In the wake of Covid-19 the Mayors Migration Council (MMC) has responded in real time to create a Live Action City Tracker & Resource Hub that provides city leaders and the international community with practical tools, policy examples and resources to ensure that refugees, migrants and other vulnerable populations are included in Covid-19 responses. Launched in March 2020, the hub shows how mayors and cities, who are on the frontlines of facing and responding to the impact of the pandemic, are committing to a holistic response that ensures that all residents have access to the information, healthcare, direct services and financial support they need regardless of the language they speak or their migration status.
Most recently, the MMC launched a Global Mayors Solidarity Campaign elevating local leadership around the world to ensure an inclusive COVID-19 response and recovery effort, and calling on national and international decision-makers to:
- Ensure safe, equitable access to services, including healthcare and economic relief, regardless of migration status.
- Empower migrants and refugees to be part of the response to COVID-19, including through the regularization of immigrant essential workers.
- Combat misinformation, racism, and xenophobia to strengthen community solidarity in all COVID-19 response and recovery efforts.
One of the pillars of the Global Compact on Refugees (GCR) is a multi-stakeholder and partnership approach to refugee situations. While this global pandemic has had far-reaching consequences for many aspects of our lives, it has also inspired an upsurge of solidarity and cooperation among a wide range of actors. Around the world, many cities and mayors have put in place unique measures to protect all residents, receiving communities, and displaced and stateless people alike. The following illustrates three key ways that responses, targeted specifically to migrant and refugee communities in the context of the pandemic, are translating elements of the GCR into action at local levels.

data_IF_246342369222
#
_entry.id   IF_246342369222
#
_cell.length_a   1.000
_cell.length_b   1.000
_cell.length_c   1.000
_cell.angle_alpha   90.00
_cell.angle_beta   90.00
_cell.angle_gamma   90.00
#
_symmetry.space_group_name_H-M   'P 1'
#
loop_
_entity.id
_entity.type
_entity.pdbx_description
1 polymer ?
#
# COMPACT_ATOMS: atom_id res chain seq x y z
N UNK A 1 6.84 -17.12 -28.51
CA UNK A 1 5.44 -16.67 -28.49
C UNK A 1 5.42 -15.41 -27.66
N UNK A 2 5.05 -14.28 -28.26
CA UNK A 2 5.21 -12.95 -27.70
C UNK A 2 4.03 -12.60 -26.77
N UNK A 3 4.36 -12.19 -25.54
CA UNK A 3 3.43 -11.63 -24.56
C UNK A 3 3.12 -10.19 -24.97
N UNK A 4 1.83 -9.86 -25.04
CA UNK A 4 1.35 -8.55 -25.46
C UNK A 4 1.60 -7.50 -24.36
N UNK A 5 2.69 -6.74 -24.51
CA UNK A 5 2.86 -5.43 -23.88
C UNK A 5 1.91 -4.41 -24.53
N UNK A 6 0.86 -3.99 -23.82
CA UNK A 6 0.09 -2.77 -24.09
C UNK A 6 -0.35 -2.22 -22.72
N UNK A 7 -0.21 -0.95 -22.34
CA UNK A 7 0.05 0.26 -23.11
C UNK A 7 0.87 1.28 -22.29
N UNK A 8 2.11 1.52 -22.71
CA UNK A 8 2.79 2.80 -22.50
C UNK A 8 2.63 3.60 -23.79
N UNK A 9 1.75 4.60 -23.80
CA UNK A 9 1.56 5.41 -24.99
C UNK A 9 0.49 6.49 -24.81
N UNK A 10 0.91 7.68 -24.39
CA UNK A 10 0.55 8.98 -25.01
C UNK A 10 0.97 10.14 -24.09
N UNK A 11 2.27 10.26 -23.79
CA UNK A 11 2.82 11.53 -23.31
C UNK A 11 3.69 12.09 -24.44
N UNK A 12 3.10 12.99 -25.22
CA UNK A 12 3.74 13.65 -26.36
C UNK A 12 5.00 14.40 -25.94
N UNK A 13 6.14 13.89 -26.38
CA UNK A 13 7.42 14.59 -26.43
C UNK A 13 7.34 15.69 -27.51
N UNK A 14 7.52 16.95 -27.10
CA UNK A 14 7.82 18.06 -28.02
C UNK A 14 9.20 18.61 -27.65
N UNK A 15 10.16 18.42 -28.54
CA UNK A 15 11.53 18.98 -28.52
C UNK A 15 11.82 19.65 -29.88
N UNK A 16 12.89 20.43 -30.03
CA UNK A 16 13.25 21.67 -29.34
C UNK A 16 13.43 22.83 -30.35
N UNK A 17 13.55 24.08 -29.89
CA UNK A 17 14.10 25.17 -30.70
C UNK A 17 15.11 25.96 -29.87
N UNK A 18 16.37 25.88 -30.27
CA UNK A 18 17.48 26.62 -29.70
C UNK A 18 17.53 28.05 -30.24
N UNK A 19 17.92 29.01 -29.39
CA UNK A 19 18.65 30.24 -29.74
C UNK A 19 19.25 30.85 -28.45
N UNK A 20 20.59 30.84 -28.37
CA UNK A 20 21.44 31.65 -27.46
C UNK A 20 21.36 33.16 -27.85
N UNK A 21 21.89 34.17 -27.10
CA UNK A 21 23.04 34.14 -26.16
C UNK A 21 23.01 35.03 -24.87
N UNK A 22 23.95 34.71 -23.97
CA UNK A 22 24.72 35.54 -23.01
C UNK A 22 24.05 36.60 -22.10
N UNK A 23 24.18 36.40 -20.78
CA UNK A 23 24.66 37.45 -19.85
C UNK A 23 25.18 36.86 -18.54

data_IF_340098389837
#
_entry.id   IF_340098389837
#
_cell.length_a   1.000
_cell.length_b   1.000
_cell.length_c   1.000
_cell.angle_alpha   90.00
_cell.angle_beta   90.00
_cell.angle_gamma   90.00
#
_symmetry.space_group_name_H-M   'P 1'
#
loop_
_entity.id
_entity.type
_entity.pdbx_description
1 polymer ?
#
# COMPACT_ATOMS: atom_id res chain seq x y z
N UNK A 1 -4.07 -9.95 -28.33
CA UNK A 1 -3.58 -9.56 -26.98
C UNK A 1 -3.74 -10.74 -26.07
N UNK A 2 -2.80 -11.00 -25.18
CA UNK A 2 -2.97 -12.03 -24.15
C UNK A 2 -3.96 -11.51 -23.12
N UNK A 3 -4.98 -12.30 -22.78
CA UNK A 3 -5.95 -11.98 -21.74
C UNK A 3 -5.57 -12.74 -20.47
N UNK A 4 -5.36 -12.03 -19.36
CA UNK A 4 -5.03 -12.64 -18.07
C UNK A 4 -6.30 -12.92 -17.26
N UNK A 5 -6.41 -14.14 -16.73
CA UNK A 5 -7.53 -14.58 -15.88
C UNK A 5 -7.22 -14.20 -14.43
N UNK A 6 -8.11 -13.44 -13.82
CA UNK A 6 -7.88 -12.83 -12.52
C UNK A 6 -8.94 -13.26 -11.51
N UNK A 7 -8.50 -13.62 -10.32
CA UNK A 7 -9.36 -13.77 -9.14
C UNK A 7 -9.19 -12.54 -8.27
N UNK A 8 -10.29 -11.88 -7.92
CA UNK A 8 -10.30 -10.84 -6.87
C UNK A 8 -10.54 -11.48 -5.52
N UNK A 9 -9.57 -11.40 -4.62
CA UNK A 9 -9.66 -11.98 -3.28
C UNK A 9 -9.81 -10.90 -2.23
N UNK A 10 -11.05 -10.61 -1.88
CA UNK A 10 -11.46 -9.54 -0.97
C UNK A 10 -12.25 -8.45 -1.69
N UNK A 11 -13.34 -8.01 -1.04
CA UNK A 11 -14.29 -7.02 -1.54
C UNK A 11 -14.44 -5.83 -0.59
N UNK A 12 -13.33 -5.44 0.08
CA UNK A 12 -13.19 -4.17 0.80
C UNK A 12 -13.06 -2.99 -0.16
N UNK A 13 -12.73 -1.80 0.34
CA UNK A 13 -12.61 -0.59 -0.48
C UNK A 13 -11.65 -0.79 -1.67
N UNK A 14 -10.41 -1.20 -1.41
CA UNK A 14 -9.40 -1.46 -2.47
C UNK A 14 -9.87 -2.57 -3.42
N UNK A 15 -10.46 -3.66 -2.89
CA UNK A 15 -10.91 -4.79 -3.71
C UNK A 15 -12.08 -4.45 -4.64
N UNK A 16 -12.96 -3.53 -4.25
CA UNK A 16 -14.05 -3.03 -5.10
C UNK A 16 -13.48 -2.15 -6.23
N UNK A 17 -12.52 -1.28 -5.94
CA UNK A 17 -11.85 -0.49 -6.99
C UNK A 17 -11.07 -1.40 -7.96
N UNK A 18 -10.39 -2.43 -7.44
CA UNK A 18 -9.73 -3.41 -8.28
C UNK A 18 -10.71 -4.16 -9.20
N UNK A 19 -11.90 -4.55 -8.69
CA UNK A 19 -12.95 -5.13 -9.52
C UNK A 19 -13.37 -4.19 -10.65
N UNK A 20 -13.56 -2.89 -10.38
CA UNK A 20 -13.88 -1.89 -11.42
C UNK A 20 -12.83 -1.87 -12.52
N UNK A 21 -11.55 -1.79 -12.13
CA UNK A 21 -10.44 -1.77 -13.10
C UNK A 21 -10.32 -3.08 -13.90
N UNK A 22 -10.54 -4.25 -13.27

1. Mobilizing communities for a better response and health-related support
The Covid-19 crisis reaffirmed the utmost importance of the inclusion of refugees and displaced persons in national health systems.
“No one is safe, until everyone is safe” - António Guterres, Secretary-General of the United Nations
The Global Compact on Refugees calls for support for the quality and capacity of local health systems to serve refugees and host communities. Refugees are often misperceived as being a burden rather than a strength. The current pandemic shows how refugees’ knowledge and skills can contribute to the common good. Mayors and cities are now implementing policy changes that facilitate the recognition of qualifications gained elsewhere and fast-track the local integration of refugees so that they can join in the local response. Refugees and migrants are stepping up in cities around the world, offering their services and expertise and helping alleviate the pressure on local healthcare systems.
Fot example, the province of Buenos Aires in Argentina is authorizing migrants from Venezuela with unvalidated professional medical degrees to work in Argentinian health care systems. This practice is expected to be expanded to other areas of Argentina following a national decree.